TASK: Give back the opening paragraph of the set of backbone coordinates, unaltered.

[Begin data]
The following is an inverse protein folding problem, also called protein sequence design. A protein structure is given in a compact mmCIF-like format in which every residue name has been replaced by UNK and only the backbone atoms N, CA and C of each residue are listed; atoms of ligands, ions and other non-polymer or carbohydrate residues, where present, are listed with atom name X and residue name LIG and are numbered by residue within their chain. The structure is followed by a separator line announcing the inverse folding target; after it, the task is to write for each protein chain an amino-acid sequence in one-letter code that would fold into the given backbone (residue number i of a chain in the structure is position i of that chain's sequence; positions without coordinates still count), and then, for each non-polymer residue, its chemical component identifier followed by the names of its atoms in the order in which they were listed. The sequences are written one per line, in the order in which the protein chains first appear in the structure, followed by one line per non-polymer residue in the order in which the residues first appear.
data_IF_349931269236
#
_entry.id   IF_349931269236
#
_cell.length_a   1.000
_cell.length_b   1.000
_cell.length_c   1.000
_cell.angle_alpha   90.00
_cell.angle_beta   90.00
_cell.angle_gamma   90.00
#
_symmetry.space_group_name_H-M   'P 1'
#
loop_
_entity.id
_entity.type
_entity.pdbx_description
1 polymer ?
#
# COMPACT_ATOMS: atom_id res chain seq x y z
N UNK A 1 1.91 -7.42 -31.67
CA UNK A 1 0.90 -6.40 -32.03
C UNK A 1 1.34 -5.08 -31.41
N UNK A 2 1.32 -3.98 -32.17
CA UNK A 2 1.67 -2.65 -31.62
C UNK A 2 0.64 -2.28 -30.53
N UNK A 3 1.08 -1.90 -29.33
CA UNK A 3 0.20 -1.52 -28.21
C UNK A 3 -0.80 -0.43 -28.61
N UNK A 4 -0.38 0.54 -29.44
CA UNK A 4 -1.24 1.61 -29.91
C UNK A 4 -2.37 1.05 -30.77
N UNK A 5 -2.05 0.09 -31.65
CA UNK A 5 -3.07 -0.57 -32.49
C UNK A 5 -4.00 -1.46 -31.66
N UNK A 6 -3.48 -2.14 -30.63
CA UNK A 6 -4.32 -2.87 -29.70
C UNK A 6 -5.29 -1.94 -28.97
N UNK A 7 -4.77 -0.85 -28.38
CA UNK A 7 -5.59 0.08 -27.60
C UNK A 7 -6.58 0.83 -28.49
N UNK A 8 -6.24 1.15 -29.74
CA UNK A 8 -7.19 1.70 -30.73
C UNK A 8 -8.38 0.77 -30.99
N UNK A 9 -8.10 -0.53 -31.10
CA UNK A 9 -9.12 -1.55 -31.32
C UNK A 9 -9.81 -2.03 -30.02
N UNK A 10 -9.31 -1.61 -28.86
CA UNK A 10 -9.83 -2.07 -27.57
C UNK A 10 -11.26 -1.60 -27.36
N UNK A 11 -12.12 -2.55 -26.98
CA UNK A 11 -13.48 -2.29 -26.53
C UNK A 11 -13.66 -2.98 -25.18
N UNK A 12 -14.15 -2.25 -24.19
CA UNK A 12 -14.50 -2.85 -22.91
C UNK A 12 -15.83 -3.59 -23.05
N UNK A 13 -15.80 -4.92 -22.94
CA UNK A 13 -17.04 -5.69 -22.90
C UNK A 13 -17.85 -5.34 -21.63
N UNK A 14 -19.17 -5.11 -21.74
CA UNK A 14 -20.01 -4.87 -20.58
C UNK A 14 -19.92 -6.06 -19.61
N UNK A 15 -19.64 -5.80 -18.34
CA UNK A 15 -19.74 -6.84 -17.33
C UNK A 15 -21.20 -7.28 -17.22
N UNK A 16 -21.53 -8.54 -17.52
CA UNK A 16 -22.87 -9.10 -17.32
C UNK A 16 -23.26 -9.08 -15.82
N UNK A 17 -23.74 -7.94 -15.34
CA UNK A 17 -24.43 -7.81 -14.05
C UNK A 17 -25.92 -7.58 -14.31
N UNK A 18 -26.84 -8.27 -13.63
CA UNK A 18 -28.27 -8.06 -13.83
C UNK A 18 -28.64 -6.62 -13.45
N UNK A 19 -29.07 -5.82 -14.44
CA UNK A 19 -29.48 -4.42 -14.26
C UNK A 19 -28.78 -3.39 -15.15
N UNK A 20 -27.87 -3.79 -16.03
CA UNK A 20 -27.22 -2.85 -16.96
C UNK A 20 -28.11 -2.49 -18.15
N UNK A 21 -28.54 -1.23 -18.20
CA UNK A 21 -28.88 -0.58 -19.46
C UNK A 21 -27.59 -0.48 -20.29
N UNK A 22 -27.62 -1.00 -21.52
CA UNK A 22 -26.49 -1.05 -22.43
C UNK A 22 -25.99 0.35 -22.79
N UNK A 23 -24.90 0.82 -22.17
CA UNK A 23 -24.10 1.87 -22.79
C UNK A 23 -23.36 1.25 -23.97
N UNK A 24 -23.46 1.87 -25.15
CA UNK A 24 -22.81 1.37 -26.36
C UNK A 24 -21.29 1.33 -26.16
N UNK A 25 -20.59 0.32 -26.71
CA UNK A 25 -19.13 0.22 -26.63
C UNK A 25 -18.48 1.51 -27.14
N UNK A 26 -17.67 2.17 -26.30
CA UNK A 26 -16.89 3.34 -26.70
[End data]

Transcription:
The following is an inverse protein folding problem, also called protein sequence design. A protein structure is given in a compact mmCIF-like format in which every residue name has been replaced by UNK and only the backbone atoms N, CA and C of each residue are listed; atoms of ligands, ions and other non-polymer or carbohydrate residues, where present, are listed with atom name X and residue name LIG and are numbered by residue within their chain. The structure is followed by a separator line announcing the inverse folding target; after it, the task is to write for each protein chain an amino-acid sequence in one-letter code that would fold into the given backbone (residue number i of a chain in the structure is position i of that chain's sequence; positions without coordinates still count), and then, for each non-polymer residue, its chemical component identifier followed by the names of its atoms in the order in which they were listed. The sequences are written one per line, in the order in which the protein chains first appear in the structure, followed by one line per non-polymer residue in the order in which the residues first appear.